With so many advances in the world of LEDs, we thought we'd take time to update some of the old data online comparing this digital technology with the non-digital technologies of CFL and incandescent bulbs. This seems especially useful now that your average household incandescent has been phased out of production and importation, and many people have found that CFL bulbs don't last as long as they were first promoted to.
A Review of CFL Bulbs
Let's first touch on that point of CFLs: many packages originally said they would last (or have an average rated life of) 10,000 hours. However, this is under conditions that take advantage of how they work, which means using them in areas where they're typically left on at least 15 minutes at a time. In frequent "on/off" locations like bathrooms or closets, their lifespan could drop dramatically. CFLs also don't come on to full brightness right away, most don't dim, and most don't work well in the cold.
Having said this, they were an important option when people were starting to look for energy savings from their light bulbs, as they use only about 25% of the energy consumed by incandescent bulbs. Usually for $5 or less (some years ago), you could replace your 50 cent incandescent bulb with something that would last 10 times as long (in fact more like 5 to 10 times as long), so the cost of the bulbs themselves evened out. Meanwhile, you would slash your energy bill.
Given that lighting makes up about 10% to 15% of a residential electric bill when you're using incandescent bulbs, this could cut electric bills by roughly 8% to 11%. And while LEDs in the early days were slightly more efficient than CFLs, they also cost around $20 to $40 per bulb and most people couldn't afford them.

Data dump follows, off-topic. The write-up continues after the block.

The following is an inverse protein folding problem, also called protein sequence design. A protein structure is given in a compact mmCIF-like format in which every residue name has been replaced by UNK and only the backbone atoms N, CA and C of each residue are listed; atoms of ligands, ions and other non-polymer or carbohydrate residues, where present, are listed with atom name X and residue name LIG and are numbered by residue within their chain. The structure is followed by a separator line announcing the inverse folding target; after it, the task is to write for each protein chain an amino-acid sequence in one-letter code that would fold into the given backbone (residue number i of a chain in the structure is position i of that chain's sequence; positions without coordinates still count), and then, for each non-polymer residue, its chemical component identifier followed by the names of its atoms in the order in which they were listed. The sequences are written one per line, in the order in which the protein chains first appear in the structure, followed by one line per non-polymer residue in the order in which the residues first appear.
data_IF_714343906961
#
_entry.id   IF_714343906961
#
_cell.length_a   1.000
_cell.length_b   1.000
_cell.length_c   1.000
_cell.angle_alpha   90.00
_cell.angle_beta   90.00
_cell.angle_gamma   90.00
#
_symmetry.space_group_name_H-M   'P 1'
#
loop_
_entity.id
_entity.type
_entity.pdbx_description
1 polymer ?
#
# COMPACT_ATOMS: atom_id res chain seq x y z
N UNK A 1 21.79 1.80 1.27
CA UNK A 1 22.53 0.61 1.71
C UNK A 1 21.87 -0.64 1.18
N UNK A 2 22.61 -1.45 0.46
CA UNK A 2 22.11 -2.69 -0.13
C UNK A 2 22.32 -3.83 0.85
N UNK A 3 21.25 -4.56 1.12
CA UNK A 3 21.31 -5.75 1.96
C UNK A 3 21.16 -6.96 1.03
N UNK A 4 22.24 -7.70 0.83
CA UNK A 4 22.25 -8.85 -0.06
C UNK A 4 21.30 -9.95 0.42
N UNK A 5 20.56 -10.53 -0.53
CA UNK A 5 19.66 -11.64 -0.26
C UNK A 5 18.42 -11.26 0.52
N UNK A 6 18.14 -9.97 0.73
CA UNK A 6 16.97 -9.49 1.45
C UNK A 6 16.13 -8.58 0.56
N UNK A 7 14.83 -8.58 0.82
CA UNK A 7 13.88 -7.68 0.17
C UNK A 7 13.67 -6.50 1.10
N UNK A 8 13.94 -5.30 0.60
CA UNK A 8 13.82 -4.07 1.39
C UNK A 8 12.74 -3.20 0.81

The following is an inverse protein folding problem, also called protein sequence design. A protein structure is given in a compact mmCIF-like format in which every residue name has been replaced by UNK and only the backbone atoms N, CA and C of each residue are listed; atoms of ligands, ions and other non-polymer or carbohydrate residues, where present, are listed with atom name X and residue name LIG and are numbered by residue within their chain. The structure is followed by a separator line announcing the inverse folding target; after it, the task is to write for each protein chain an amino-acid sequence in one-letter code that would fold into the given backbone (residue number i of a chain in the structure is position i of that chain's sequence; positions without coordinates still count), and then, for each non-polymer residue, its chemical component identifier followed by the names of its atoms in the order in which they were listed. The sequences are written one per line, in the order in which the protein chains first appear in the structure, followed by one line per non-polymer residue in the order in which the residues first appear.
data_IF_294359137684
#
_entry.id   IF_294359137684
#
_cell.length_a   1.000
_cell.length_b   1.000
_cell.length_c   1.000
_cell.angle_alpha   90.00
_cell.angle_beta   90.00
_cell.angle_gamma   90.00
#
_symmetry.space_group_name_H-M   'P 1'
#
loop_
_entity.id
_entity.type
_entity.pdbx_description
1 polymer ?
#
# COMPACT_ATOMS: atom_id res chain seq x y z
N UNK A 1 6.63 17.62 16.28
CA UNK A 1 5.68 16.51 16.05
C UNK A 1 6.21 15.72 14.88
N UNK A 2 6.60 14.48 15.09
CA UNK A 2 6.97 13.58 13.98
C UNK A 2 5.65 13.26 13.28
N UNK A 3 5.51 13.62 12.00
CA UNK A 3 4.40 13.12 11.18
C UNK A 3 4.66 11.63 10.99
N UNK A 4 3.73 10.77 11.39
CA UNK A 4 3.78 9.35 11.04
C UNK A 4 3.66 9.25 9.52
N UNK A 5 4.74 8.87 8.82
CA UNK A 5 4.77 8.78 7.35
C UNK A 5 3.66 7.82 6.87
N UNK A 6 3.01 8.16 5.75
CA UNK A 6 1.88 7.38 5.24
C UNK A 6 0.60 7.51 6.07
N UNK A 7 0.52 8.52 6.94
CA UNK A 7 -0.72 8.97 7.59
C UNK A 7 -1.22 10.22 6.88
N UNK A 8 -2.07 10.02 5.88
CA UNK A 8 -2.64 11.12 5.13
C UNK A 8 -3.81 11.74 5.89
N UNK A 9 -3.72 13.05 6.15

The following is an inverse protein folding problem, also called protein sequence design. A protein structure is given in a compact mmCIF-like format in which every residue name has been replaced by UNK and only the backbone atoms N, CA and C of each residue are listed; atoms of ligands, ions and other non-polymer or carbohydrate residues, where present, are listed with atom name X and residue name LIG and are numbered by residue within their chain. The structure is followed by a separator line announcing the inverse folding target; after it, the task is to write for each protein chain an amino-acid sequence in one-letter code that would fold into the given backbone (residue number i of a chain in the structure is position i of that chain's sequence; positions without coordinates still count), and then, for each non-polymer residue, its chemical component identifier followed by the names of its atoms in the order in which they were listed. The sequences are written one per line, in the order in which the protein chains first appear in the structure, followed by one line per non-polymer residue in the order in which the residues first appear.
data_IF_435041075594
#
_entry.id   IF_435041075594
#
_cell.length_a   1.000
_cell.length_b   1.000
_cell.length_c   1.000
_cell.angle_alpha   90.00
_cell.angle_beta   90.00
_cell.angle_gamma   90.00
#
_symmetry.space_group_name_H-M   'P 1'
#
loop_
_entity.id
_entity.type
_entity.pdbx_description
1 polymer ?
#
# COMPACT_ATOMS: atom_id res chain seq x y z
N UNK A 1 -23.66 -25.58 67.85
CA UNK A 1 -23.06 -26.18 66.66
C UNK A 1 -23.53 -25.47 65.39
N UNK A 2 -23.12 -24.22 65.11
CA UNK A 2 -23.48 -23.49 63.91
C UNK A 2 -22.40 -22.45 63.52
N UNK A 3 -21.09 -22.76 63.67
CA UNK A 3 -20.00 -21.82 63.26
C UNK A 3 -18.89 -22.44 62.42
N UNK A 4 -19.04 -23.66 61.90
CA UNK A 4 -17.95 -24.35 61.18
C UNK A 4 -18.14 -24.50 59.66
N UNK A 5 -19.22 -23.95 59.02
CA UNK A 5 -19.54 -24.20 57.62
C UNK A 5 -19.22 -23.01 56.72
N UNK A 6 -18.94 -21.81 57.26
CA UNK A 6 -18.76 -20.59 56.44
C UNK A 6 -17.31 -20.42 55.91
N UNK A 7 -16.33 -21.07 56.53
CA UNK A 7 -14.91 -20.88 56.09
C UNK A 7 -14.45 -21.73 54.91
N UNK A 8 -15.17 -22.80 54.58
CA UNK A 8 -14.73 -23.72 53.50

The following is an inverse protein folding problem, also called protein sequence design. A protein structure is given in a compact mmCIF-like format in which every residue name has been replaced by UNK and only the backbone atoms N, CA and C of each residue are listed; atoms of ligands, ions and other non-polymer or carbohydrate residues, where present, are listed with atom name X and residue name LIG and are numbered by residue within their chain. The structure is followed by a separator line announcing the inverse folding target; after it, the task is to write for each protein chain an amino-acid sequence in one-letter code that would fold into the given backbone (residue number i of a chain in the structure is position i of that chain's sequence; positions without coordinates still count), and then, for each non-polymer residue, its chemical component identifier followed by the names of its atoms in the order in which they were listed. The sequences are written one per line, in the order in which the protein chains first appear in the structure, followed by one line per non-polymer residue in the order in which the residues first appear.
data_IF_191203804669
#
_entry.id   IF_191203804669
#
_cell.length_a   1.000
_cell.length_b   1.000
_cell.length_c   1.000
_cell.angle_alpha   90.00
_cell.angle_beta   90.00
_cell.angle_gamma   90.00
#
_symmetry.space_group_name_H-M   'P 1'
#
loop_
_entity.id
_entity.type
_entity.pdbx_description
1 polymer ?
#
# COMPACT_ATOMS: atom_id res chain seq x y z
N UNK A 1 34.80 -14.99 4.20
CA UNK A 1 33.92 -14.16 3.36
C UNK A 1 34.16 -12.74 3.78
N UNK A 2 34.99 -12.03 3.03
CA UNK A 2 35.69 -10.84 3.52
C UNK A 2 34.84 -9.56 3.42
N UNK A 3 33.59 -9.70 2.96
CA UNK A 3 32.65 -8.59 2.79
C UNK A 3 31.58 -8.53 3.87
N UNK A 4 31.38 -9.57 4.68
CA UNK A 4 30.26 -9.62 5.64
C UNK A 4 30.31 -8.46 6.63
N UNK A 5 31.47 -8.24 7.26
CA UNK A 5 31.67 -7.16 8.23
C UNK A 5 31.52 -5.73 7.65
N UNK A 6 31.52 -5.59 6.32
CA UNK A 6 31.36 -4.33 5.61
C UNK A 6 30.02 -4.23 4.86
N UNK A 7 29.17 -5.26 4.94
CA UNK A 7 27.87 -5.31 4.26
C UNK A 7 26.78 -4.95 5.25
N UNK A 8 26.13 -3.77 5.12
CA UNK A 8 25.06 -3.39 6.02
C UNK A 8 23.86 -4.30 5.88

But that's no longer the case, so now let's get an update on the world of LEDs.
A Review of Today's LED Bulbs
Today, CFL bulbs have continued to plummet in prices and you can sometimes pick them up for around $1 each. But meanwhile, LED bulbs have become affordable as well with prices ranging from $3 to $10 (depending on the quality and features) for household (A19) replacement bulbs. Or if you spent more, you could get "smart" LED bulbs, but that's a topic for another day.
Meanwhile, the efficacy of LEDs has continued to improve. This means they're producing more light, or lumens, for every watt of energy used. For instance, you can replace a 60-watt incandescent bulb with a 13 or 14-watt CFL -- an efficacy of up to about 60. Early LEDs had a similar efficacy, and may have only saved you 1 watt in a 60-watt replacement.
But today's LEDs, while far lower in cost, have boosted their efficacy and now approach 100. This means you can save up to 4 or 5 watts per bulb. If this doesn't seem like much, keep in mind that the average light bulb is used for around 1.6 hours per day, or 500+ hours per year, and this difference could yield $3 to $4 in energy savings each year. So an LED could pay for itself against a CFL within 1-2 years and then start keeping money in your pocket every year after that. Not bad for a technology that may last you 20 years!
Plus, LED efficacy is expected to continue rising, and to reach around 150 by 2020.
Even better, the quality of LEDs continues improving as well. Today, some LED bulbs approach a 100 CRI, which means they score almost perfectly on the Color Rendering Index. (This is a complex topic, however, as different technologies render colors differently, even if scoring a similar number on this scale.)
Meanwhile, some LED technology now make the bulbs even more closely mimic incandescent bulbs, which provide a warm color that many people love. This new technology means that the bulbs not only mimic the color temperature of incandescent bulbs at full brightness, but they also get warmer -- like incandescent bulbs do -- when dimmed.